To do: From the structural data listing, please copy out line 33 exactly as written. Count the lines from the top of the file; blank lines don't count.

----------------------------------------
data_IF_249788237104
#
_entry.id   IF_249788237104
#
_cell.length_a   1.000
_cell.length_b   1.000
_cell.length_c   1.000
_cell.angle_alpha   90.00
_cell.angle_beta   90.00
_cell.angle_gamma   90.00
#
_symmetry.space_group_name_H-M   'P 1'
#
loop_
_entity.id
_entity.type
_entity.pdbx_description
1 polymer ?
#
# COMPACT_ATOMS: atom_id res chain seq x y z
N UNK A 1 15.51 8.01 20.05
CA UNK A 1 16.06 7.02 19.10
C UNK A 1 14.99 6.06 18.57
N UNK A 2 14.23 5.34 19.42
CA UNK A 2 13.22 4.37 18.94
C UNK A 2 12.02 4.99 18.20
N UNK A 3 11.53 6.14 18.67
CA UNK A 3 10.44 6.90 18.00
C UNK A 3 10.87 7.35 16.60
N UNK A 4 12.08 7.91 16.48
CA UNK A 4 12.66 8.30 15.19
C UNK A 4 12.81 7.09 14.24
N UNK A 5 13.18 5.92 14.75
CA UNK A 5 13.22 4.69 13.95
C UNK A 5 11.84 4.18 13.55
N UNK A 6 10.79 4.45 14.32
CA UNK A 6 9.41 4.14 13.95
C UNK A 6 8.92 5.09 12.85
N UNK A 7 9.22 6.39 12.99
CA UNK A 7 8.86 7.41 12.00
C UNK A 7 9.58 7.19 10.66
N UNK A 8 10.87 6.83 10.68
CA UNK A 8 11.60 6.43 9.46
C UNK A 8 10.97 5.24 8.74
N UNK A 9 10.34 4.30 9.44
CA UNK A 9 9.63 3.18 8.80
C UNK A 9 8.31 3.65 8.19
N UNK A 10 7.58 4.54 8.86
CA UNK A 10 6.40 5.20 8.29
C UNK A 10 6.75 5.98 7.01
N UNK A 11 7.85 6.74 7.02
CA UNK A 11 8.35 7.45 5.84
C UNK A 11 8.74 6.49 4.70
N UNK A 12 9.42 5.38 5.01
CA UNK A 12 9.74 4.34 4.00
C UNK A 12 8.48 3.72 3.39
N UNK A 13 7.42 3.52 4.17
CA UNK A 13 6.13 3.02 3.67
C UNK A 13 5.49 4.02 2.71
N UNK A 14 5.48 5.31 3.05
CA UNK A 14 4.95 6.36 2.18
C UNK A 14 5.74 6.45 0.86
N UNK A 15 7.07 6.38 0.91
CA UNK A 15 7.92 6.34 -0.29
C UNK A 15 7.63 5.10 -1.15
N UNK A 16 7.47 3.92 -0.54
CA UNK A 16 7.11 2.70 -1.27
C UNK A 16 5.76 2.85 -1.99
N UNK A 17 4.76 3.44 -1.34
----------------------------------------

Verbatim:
N UNK A 5 13.18 5.92 14.75